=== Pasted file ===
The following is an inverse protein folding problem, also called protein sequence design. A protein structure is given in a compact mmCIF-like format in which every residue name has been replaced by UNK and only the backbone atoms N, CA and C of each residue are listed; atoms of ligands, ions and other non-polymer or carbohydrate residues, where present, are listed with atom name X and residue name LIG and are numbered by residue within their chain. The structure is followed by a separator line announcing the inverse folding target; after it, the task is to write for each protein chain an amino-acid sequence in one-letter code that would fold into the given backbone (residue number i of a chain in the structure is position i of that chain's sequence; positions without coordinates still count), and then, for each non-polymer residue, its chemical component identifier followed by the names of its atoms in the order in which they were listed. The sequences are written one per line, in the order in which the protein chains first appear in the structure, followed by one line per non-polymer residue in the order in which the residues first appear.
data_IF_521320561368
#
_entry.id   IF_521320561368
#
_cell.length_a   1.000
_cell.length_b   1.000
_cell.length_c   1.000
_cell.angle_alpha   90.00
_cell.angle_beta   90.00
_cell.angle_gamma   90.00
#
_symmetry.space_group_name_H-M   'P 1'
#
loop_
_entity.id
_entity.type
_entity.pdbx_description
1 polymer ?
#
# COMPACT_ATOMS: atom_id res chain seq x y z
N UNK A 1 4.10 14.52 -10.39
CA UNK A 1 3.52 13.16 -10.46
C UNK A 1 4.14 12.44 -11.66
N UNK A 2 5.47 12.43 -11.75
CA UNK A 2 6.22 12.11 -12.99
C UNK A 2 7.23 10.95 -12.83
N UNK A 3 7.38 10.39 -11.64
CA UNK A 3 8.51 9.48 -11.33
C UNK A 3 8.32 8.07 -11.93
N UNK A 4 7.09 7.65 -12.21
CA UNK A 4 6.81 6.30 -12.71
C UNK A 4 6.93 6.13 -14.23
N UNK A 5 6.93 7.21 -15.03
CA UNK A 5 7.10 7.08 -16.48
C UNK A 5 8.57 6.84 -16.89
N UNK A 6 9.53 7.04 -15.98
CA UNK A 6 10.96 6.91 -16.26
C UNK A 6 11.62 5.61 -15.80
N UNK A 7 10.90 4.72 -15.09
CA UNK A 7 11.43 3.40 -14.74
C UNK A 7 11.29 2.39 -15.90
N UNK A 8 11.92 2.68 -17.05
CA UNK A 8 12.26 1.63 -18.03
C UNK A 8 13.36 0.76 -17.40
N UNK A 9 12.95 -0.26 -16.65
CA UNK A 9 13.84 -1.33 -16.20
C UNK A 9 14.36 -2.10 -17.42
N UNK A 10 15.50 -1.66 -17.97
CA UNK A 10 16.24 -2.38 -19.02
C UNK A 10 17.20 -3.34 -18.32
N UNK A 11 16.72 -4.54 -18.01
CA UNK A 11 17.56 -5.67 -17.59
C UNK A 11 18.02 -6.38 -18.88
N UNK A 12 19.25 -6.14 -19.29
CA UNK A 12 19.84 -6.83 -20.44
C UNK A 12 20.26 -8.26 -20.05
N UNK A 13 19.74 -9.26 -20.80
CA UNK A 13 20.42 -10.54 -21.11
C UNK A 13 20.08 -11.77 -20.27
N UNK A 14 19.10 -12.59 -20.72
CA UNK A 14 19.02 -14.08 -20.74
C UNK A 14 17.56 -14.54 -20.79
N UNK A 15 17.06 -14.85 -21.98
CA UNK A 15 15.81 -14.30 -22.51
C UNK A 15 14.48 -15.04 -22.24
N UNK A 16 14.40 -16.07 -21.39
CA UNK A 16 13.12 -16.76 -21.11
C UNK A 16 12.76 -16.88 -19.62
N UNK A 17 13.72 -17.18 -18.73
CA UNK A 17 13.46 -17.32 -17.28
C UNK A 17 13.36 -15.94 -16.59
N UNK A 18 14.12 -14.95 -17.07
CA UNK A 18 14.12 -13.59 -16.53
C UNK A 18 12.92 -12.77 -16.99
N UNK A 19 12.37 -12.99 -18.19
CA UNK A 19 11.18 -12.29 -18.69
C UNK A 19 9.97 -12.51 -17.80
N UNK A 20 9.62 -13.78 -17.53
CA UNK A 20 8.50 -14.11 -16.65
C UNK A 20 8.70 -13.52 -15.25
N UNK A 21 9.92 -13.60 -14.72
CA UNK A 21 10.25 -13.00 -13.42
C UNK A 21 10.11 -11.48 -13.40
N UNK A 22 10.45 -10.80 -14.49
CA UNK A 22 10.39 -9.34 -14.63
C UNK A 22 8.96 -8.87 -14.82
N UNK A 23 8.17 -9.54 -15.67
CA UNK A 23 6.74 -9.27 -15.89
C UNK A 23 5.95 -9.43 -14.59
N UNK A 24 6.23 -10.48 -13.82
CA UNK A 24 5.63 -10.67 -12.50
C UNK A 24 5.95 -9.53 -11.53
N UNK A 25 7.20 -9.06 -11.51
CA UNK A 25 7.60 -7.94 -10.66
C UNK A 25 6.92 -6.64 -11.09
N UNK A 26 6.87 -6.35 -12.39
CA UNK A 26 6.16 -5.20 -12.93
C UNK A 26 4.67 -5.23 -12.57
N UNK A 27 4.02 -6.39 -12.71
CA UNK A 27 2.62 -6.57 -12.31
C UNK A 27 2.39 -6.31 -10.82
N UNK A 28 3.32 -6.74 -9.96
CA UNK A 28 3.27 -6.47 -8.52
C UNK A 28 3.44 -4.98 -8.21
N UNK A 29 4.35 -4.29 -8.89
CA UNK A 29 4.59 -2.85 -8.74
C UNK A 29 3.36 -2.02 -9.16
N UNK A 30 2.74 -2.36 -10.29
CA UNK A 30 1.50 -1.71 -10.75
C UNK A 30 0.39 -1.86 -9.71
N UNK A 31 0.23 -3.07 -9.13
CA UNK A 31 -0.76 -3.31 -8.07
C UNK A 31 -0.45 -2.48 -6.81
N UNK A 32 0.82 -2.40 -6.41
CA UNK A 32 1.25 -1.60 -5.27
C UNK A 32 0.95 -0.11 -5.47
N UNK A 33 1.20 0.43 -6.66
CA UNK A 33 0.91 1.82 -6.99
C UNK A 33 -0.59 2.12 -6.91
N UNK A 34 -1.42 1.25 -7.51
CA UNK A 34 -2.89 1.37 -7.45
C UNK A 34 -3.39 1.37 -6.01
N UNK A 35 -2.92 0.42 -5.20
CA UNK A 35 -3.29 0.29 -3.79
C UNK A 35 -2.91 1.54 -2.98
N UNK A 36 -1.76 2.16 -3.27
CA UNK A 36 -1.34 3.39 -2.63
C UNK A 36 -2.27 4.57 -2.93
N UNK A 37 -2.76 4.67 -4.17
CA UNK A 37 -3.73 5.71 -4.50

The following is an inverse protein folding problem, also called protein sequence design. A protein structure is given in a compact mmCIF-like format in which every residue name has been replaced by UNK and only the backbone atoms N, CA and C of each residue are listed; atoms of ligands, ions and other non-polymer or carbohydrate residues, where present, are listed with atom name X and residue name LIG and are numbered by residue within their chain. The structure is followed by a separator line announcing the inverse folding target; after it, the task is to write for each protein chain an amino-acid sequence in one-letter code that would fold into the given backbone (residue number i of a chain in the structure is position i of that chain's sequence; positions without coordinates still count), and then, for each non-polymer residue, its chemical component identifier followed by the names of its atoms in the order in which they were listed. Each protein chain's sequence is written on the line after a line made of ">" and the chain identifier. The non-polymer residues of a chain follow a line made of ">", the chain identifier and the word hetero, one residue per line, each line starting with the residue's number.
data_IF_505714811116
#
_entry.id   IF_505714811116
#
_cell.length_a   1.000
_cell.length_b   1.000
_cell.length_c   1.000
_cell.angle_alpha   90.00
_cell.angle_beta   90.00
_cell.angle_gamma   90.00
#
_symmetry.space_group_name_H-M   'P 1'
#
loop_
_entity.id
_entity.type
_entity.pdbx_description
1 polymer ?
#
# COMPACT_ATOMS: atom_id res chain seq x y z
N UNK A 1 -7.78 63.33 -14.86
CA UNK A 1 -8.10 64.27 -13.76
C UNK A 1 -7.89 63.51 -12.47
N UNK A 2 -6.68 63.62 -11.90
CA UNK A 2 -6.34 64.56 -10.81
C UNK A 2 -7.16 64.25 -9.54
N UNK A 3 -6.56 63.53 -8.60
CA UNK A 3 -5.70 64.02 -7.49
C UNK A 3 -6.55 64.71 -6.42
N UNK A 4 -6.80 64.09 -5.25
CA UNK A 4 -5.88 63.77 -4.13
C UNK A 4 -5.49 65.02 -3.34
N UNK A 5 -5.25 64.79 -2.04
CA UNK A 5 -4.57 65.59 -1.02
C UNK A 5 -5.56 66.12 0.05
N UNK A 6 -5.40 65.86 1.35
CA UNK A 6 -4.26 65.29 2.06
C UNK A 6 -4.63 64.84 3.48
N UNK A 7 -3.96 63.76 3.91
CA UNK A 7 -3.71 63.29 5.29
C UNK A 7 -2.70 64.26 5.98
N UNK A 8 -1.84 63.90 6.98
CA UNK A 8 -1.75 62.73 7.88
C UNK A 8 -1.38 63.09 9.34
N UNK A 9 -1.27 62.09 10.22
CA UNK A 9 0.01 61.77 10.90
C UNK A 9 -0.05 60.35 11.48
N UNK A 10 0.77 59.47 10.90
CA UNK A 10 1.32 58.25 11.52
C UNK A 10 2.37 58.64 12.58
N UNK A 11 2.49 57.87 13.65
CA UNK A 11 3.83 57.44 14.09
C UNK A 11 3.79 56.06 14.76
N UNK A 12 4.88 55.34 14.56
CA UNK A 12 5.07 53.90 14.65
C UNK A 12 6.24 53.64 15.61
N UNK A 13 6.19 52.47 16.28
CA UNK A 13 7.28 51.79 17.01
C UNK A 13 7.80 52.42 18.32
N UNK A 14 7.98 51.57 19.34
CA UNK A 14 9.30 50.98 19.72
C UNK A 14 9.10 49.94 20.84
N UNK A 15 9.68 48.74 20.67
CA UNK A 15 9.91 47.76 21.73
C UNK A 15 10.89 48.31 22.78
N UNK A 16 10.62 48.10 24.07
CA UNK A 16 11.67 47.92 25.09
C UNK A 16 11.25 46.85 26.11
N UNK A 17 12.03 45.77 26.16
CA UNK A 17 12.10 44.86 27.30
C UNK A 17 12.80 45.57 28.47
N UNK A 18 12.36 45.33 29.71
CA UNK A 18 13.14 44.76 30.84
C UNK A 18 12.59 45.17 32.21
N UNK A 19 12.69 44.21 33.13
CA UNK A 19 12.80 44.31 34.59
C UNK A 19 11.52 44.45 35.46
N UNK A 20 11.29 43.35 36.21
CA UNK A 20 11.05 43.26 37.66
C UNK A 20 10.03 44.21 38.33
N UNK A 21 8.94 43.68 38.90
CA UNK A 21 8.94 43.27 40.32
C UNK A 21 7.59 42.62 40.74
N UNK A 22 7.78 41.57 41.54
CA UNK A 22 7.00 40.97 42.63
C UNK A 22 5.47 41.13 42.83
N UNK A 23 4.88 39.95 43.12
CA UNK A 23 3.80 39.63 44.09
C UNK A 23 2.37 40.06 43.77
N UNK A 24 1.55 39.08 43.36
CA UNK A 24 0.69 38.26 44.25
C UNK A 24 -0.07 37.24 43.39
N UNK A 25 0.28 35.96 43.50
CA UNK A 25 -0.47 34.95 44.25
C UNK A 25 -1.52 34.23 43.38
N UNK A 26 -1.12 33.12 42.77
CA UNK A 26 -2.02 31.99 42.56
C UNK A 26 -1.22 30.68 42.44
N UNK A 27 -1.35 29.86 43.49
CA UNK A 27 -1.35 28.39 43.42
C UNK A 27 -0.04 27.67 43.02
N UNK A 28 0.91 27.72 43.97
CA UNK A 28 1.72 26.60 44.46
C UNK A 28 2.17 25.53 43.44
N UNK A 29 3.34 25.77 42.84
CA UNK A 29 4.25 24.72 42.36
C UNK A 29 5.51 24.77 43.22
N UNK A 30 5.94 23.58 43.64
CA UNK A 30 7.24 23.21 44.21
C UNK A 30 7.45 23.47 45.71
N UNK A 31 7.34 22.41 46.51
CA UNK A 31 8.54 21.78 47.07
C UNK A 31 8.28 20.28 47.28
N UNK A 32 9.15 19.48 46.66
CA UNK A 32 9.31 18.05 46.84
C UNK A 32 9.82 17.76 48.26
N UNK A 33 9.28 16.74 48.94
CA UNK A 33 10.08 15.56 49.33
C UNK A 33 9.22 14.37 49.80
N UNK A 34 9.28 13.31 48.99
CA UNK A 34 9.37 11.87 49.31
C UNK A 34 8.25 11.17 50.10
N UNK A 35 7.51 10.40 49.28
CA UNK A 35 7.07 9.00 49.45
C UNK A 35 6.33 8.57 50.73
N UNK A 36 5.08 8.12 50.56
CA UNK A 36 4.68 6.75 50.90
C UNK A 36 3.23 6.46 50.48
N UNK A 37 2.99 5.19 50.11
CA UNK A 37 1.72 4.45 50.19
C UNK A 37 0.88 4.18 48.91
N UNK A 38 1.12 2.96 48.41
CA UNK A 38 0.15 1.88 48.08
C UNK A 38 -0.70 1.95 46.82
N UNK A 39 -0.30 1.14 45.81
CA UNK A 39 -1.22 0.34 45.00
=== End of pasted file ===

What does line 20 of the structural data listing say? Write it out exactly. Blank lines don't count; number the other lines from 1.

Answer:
#